Object Lessons; Manchester Museum

Most curators have those niggling objects at the back of their stores. Models and illustrations previously used for teaching or display in the dim and distant past, but kept for a rainy day. Not quite real objects and not the kind of thing you would necessarily want to accession.

Well, we’ve embraced these wonderful objects in our new exhibition: Object Lessons.

Brendel Models, George Loudon Collection

Brendel Models, George Loudon Collection

Object Lessons celebrates the scientific model and illustration collection of George Loudon. Each of these finely crafted objects was created for the purpose of understanding the natural world through education, demonstration and display.

The object-rich exhibition will look at this incredible collection through themes such as Craftsmanship, the Teaching Museum and the Microscopic.

George’s collection will be displayed alongside stunning models from Manchester Museum and World Museum, Liverpool.

Here’s a selection of some of my favorites in the exhibition:

Octopus, Leopold and Rudolph Blaschka, Manchester Museum

Octopus, Leopold and Rudolph Blaschka, Manchester Museum


Papier-mache wild turkey, George Loudon collection, (image courtesy of Rosamond Purcell)

Papier-mache wild turkey, George Loudon collection, (image courtesy of Rosamond Purcell)


Victorian Plesiosaur model, Manchester Museum

Victorian Plesiosaur model, Manchester Museum


Cactus teaching poster, Manchester Museum

Cactus teaching poster, Manchester Museum

There are loads more amazing things in the exhibition never been on display before. Can’t wait!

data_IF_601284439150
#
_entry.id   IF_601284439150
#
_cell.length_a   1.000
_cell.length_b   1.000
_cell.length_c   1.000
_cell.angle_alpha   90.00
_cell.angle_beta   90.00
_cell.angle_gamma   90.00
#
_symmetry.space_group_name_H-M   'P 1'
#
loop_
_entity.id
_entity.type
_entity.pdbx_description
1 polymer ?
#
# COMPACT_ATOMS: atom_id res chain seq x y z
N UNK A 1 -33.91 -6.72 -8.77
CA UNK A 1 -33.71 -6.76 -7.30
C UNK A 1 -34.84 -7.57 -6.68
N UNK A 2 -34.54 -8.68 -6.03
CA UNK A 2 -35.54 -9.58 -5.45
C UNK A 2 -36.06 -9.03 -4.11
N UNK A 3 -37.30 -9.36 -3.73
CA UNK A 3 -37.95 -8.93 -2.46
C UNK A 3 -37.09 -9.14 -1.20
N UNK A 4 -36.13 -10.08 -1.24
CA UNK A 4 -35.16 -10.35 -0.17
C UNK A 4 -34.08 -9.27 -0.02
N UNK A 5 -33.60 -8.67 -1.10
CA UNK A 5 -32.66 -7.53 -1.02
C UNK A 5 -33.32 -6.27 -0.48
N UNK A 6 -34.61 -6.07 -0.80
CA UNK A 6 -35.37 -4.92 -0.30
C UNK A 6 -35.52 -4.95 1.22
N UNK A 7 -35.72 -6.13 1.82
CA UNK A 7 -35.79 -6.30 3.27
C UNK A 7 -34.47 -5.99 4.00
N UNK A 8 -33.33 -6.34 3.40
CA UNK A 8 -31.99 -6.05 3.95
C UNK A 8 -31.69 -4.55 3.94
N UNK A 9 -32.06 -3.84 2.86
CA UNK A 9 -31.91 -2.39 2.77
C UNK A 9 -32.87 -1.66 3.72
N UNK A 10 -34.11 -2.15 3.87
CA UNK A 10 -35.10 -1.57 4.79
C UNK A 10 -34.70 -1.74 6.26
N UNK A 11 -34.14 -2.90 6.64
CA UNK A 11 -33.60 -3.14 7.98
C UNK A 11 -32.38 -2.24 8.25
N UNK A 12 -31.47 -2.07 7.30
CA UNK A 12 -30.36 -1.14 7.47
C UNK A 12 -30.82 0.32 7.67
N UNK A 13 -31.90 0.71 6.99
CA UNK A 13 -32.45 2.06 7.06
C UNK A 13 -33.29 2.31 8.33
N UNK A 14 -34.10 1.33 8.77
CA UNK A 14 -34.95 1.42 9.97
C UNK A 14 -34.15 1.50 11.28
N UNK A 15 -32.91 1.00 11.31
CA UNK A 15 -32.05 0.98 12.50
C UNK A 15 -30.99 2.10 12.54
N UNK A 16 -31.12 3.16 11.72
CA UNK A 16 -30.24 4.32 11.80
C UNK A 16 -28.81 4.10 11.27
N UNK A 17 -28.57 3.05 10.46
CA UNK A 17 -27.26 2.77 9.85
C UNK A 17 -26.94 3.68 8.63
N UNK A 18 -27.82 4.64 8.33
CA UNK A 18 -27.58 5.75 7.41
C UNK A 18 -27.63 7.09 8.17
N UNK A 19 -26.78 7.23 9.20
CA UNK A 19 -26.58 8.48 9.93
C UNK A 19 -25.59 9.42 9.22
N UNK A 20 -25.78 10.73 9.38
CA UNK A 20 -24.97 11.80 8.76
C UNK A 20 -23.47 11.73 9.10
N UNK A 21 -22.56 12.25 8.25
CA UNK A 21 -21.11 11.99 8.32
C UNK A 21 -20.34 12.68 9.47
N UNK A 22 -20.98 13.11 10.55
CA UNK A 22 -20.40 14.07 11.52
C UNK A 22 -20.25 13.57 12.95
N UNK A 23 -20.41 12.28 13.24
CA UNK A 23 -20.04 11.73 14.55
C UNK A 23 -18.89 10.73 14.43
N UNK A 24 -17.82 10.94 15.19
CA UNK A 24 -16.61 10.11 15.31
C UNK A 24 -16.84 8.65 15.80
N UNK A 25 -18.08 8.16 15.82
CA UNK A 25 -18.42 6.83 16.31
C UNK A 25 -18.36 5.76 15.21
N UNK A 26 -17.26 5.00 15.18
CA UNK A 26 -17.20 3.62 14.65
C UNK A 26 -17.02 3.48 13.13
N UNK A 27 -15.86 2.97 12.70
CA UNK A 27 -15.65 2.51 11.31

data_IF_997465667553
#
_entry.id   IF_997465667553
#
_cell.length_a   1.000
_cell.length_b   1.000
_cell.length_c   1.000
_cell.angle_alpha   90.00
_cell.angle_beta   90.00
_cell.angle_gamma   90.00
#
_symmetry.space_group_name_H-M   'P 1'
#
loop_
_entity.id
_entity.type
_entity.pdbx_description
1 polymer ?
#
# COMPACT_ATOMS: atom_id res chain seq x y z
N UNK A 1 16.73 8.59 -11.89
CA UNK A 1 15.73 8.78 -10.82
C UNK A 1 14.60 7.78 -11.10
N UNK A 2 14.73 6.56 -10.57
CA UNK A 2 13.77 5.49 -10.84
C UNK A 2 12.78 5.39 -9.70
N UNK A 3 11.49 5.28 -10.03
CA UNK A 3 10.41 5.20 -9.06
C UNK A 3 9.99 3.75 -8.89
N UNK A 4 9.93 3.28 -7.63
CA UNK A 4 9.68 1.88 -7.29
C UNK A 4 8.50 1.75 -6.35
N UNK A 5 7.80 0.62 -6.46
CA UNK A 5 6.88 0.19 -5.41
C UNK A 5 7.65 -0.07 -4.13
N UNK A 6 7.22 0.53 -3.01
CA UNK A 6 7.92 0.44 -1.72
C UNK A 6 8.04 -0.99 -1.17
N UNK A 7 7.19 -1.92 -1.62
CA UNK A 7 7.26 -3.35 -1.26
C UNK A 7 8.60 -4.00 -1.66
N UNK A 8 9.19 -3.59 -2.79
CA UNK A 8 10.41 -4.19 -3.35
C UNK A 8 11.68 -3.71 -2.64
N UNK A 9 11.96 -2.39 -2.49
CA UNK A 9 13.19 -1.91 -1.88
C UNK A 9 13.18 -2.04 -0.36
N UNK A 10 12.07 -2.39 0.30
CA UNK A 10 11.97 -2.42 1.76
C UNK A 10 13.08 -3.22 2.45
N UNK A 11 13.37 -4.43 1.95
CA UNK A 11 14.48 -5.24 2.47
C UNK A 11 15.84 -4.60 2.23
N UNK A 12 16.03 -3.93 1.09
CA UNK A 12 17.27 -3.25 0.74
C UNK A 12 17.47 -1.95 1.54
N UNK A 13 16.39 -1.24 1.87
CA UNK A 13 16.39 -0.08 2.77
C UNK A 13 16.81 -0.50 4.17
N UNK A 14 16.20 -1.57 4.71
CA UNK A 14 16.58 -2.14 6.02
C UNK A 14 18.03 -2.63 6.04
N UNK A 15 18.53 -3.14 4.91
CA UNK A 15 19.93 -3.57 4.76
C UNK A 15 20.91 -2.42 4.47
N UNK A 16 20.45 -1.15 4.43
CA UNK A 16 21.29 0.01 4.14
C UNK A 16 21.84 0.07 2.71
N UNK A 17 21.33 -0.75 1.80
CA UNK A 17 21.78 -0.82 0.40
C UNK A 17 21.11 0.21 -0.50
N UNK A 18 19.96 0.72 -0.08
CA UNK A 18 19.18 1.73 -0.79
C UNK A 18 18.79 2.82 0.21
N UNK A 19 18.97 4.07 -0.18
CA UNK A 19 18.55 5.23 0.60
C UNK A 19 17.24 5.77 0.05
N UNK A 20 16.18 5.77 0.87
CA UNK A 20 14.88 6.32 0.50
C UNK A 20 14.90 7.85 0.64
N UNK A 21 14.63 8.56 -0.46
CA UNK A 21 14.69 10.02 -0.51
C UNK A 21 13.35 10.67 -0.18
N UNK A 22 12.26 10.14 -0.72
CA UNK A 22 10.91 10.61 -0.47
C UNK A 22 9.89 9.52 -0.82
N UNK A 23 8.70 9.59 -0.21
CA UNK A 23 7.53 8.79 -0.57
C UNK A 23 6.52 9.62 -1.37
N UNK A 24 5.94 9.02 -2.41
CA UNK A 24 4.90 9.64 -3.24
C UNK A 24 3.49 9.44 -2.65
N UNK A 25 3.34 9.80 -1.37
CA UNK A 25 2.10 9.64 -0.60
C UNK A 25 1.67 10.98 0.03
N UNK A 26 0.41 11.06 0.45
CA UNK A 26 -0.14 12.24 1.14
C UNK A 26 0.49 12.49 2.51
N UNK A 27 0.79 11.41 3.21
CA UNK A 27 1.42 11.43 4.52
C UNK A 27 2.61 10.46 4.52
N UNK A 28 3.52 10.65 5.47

Written by David Gelsthorpe, Curator of Earth Science Collections, Manchester Museum


To dress a wolf

I like a nice little link to a place I am visiting. And there is a wonderful (if not a little tenuous) link between where I work in Plymouth and Cambridge. Charles Darwin studied theology at University of Cambridge in the old oak clad lecture theatres. And it was through the connections he made at Cambridge that set him on board the HMS Beagle, on a journey that would change the world of scientific thinking forever. The HMS Beagle, with Darwin and all the crew, set sail from in Plymouth after a three month delay. It’s a neat little link.

With such a strong historic links to science, there was perhaps no better place suited to hold the NatSCA conference 2017. Even the theme title linked in, with a little nod to Darwin (those clever committee members): Evolving ideas: provocative new ways of working with collections.

Despite being at the tail end of an enormous £3 million redevelopment project, The Cambridge Museum of Zoology hosted the conference. This was the biggest NatSCA conference to date, with 110 delegates attending. With this in mind, and the huge pressures with their redevelopment project, all the museum staff made it seemed effortless. Natalie Jones, Matt Lowe and colleagues at the Museum of Zoology did a fantastic job with everything from the set up to organising the conference meal.

The newly hung Finback Whale at the University Museum of Zoology, Cambridge. (Photo by Paolo Viscardi)

The talks over the two days certainly were provocative, engaging and inspiring. There was quite a range of fantastic speakers from all over the UK, and even from Berlin, and the American Museum of Natural History in New York. With 26 talks in total, it is impossible to summarise them all below. It is even more difficult to choose just a couple, because there were so many interesting topics covered; working with teenagers, destructive sampling, and even repatriating natural history collections to name a few. You can catch up on thoughts and comments on the talks with the conference hashtag #NatSCA2017. Over the next couple of months the talks will be shared on the blog, in the NatSCA Notes and Comments, or in the NatSCA Journal.